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Canfield voters choose Dragish as next mayor

Don Dragish, a former city councilperson and local businessman, held up the campaign slogan "Let's Keep Canfield, Canfield."
2021-11-02 jmd don dragish mug 640x420
Canfield Mayor-elect Don Dragish

CANFIELD — Don Dragish found success in his second run for mayor of Canfield.

Dragish, a former city councilperson and self-employed businessman who owns Dragish Marketing, received 45.4% of the vote (1,021 votes) in Tuesday’s general election, according to unofficial results from the Mahoning County Board of Elections.

Dragish in 2017 unsuccessfully ran against current Mayor Richard Duffett, who announced earlier this year he would not seek re-election. But Dragish on Tuesday won the seat from challengers Bruce Neff, a current city councilperson, and Kathryn Young, a city parks official.

“Obviously, I ran a good race. Everybody ran a good race. At the end of the day, I was really happy to see that Canfield chose me as the next mayor of Canfield,” Dragish told Mahoning Matters by phone after the night’s final results came in.

During a September informational session on Canfield ballot items, Dragish repeated his campaign slogan, “Let’s Keep Canfield, Canfield.”

Neff, a self-described “progressive” candidate, received 40.6% of the vote (913 votes). He told Mahoning Matters he was disappointed in Tuesday’s results.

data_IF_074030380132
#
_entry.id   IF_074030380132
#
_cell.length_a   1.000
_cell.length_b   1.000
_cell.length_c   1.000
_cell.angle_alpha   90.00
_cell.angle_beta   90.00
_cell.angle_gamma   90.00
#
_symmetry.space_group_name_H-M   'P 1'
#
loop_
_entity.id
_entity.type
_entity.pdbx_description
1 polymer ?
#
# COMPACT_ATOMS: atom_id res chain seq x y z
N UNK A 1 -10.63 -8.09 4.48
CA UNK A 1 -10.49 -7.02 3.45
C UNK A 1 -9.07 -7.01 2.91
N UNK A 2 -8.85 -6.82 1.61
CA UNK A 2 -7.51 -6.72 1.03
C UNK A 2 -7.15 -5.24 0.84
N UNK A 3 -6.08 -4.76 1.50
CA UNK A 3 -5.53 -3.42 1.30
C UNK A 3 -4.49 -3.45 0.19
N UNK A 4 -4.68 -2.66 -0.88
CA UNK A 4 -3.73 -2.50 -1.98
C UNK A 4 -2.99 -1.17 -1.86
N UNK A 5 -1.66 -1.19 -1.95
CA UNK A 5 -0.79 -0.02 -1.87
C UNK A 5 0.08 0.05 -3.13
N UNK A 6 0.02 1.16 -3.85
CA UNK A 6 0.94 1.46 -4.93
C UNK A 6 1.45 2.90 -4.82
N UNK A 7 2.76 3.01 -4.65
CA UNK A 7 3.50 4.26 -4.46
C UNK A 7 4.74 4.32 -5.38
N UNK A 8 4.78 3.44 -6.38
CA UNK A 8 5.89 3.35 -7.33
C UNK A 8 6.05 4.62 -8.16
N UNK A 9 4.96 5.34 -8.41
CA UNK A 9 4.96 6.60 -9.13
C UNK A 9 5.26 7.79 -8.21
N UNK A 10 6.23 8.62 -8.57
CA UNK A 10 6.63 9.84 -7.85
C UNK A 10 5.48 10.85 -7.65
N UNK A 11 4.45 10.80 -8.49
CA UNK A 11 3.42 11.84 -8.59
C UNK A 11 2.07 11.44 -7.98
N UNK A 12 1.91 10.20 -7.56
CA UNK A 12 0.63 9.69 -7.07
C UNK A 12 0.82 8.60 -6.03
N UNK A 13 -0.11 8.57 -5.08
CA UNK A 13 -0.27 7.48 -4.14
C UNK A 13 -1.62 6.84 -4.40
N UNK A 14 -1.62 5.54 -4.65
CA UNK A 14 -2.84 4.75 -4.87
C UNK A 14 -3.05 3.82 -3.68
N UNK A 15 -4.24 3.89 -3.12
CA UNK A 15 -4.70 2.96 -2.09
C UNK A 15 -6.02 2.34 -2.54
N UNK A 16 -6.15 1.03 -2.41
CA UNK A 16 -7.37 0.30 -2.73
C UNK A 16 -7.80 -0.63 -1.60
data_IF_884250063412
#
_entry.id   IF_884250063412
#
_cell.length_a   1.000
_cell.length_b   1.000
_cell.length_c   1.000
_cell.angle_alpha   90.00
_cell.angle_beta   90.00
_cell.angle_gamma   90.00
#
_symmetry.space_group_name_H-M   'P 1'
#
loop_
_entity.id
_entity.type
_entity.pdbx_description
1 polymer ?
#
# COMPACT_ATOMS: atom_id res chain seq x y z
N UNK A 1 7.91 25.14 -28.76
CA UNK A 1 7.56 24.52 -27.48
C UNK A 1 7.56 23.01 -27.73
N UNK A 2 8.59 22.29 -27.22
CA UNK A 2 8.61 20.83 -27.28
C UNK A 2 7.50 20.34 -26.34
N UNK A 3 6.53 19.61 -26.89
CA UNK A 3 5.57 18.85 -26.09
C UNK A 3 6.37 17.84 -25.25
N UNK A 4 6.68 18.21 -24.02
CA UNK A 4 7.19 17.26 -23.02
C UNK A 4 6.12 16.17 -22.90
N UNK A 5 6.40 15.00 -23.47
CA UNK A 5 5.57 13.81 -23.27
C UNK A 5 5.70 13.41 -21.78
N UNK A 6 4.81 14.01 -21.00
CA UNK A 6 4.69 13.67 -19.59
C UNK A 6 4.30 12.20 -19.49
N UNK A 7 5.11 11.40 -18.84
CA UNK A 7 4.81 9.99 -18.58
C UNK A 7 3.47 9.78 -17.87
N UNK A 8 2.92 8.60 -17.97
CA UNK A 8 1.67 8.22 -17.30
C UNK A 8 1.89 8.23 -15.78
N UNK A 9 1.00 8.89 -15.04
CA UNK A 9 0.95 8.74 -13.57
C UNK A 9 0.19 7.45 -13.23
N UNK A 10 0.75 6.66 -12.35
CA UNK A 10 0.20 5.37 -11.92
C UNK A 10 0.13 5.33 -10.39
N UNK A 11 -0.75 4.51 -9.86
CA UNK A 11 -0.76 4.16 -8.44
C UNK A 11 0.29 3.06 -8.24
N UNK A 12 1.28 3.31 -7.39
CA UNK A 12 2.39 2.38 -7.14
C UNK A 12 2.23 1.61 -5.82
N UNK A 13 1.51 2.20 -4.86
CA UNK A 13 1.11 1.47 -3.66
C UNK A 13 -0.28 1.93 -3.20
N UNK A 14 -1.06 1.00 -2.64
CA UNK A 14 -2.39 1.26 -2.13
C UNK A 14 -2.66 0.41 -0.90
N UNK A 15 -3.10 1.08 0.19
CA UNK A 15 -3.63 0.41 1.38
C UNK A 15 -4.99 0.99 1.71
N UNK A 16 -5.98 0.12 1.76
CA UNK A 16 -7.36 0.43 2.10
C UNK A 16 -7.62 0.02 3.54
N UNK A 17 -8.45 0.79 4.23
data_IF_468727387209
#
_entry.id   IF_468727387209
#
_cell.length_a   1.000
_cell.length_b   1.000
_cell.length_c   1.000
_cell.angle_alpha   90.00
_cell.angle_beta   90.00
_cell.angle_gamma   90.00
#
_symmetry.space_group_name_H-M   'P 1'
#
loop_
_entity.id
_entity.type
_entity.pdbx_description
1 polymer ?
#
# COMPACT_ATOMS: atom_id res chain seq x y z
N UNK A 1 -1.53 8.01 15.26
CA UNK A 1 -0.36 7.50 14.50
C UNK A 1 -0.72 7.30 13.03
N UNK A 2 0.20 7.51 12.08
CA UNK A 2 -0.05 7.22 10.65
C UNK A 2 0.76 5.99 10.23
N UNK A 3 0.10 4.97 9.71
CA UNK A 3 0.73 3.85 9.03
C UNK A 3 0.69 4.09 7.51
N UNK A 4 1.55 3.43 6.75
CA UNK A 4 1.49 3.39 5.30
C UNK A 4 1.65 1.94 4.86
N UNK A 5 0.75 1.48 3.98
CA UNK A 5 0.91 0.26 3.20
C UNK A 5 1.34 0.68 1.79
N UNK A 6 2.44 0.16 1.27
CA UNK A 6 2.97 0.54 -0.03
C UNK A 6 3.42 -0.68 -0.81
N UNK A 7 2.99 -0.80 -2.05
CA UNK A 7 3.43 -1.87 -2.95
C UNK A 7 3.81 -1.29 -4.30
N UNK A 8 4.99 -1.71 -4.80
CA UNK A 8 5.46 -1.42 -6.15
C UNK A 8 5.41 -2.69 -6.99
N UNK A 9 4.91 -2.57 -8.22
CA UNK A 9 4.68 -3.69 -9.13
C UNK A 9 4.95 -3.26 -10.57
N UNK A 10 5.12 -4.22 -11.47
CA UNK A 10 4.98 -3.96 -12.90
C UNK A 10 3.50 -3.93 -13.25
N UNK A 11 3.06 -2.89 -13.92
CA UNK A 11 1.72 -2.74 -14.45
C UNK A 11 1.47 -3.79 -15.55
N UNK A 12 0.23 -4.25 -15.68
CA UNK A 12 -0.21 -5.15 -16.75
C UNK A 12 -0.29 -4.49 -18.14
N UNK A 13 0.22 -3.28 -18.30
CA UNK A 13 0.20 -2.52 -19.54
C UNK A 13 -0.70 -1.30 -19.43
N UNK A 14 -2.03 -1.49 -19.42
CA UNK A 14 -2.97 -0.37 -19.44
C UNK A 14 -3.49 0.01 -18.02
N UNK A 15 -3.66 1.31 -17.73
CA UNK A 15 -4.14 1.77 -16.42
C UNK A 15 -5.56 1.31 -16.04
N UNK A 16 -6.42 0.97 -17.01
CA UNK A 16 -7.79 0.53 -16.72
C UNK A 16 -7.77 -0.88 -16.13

“I think I ran a pretty clean and straightforward race,” he said.

Neff will retain his seat on city council, which will be up for re-election in 2023.

Kathryn Young, a former accountant and a co-chair of the city’s parks and recreation board, received 14% of the vote (314 votes).

She did not respond to a request for comment on Tuesday.

Though the mayor is largely ceremonial in Canfield’s city manager-style government, the person in that seat still wields a council vote. During recent interviews with Mahoning Matters, all the mayoral candidates prioritized redevelopment in the city.

Dragish said he’d advocate for some new development to happen in Canfield in his first year as mayor. He proposed redevelopment of the former IGA grocery store along Broad Street, as well as a new Canfield wellness center, offering athletic and exercise space for residents of all ages.

Dragish said he’d push for more jobs in the city, to boost its tax base instead of having to go “back to the pocketbooks of the people.” He also called for better incentives to attract new businesses. Right now, it costs less to build in Canfield Township than in the city, he said.

During Dragish’s term on city council, he helped establish the city’s first Joint Economic Development District agreement, which paved the way for the Windsor House at Canfield skilled nursing facility at the corner of U.S. Route 62 and state Route 446, he said in September.

Charter changes chucked

City voters on Tuesday also rejected three proposed amendments to the city’s charter.

One proposed amendment would have created a new section of the charter allowing voters to remove the city manager from office, but only after the manager has spent at least six months in the role. The removal vote would function like a recall election for an elected official.